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dc.contributor.authorAlexakis, Christopher
dc.contributor.authorNash, Avril
dc.contributor.authorLloyd, Michele
dc.contributor.authorBrooks, F.
dc.contributor.authorLindsay, James O.
dc.contributor.authorPoullis, Andrew
dc.date.accessioned2015-10-08T11:32:02Z
dc.date.available2015-10-08T11:32:02Z
dc.date.issued2015-10-02
dc.identifier.citationAlexakis , C , Nash , A , Lloyd , M , Brooks , F , Lindsay , J O & Poullis , A 2015 , ' Inflammatory bowel disease in young patients : challenges faced by black and minority ethnic communities in the UK ' , Health and Social Care in the Community , vol. 23 , no. 6 , pp. 665-672 . https://doi.org/10.1111/hsc.12188
dc.identifier.issn0966-0410
dc.identifier.otherPURE: 8136906
dc.identifier.otherPURE UUID: a6e9a6dd-010f-423b-80a6-2b73ce80bbaf
dc.identifier.otherScopus: 84942844986
dc.identifier.urihttp://hdl.handle.net/2299/16508
dc.descriptionThis document is the peer reviewed version of the following article: Christopher Alexakis, Avril Nash, Michele Lloyd, Fiona Brooks, James O. Lindsay, and Andrew Poullis, ‘Inflammatory bowel disease in young patients: challenges faced by blank and minority ethnic communities in the UK’, Health and Social Care in the Community, Vol. 23 (6): 665-672, first published 9 February 2015, which has been published in final form at doi: 10.1111/hsc.12188. This article may be used for non-commercial purposes in accordance with Wiley Terms and Conditions for Self-Archiving.
dc.description.abstractThere is strong evidence indicating that inflammatory bowel disease (IBD) is increasing among black and minority ethnic (BME) communities. Despite this rise in prevalence, there is a paucity of research relating to ethnicity and IBD outside the USA. Furthermore, the symptoms of IBD are reported to start during childhood or adolescence in 20–25% of people with the condition. It is therefore important that young people's experiences of diagnosis, treatment and living with IBD are fully understood to ensure effective services and information provision. The study reported on in this paper was commissioned by a UK charity (Crohn's and Colitis UK) with the aim of increasing understanding of the specific issues and service needs of young people with IBD from BME communities. Empirical research entailed in-depth semi-structured interviews with 20 young people from BME groups accessed through gastroenterology departments at three collaborating NHS hospitals in England serving ethnically diverse populations. Interviews were carried out from June to December 2010 and sought to capture young people's views with IBD. A thematic analysis of their experiences identified many commonalities with other young people with IBD, such as the problematic route to formal diagnosis and the impact of IBD on education. The young people also experienced tensions between effective self-management strategies and cultural norms and practices relating to food. Moreover, the ability of parents to provide support was hampered for some young people by the absence of culturally competent services that were responsive to the families’ communication needs. The findings highlight the need for more culturally appropriate information concerning IBD, and improved responsiveness to young people with IBD within primary care and the education system, as well as culturally competent messaging relating to the specific nature of the condition among the wider South Asian and black communitiesen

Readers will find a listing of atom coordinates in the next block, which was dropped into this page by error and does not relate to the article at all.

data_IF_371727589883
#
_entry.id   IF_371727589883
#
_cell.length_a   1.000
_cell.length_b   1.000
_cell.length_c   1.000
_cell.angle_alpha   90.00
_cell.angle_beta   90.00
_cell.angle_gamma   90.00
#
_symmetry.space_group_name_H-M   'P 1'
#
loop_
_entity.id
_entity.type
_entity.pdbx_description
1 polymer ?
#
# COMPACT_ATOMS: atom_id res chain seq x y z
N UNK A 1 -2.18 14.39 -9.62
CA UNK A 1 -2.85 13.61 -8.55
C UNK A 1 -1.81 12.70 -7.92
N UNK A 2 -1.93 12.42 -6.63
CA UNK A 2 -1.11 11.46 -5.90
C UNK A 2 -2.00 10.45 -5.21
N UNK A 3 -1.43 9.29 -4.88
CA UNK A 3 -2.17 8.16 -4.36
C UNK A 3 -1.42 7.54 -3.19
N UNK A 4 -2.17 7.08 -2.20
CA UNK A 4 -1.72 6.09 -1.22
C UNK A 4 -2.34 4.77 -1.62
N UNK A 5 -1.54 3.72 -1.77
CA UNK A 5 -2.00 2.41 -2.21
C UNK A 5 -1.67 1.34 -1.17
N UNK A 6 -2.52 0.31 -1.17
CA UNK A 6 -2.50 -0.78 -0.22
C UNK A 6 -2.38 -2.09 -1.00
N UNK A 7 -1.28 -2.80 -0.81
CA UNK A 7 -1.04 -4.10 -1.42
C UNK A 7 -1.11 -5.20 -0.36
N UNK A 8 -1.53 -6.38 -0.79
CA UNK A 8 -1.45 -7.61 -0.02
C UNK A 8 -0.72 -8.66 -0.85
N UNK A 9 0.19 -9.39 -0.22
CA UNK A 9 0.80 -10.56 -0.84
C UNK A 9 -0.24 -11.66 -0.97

dc.format.extent8
dc.language.isoeng
dc.relation.ispartofHealth and Social Care in the Community
dc.rightsEmbargoed
dc.subjectethnicity
dc.subjectinflammatory bowel disease
dc.subjectminority background
dc.subjectyoung people
dc.titleInflammatory bowel disease in young patients : challenges faced by black and minority ethnic communities in the UKen
dc.contributor.institutionDepartment of Adult Nursing and Primary Care
dc.contributor.institutionCentre for Research in Public Health and Community Care
dc.contributor.institutionNursing, Midwifery and Social Work
dc.contributor.institutionOlder People's Health and Complex Conditions
dc.contributor.institutionHealth, Young People and Family Lives
dc.contributor.institutionSchool of Health and Social Work
dc.contributor.institutionHealth & Human Sciences Research Institute
dc.contributor.institutionWeight and Obesity Research Group
dc.description.statusPeer reviewed
dc.date.embargoedUntil2016-02-09
dc.relation.schoolSchool of Health and Social Work
dc.description.versiontypeFinal Accepted Version
dcterms.dateAccepted2015-10-02
rioxxterms.versionAM
rioxxterms.versionofrecordhttps://doi.org/10.1111/hsc.12188
rioxxterms.licenseref.startdate2016-02-09
rioxxterms.typeJournal Article/Review
herts.preservation.rarelyaccessedtrue
herts.date.embargo2016-02-09
herts.rights.accesstypeEmbargoed


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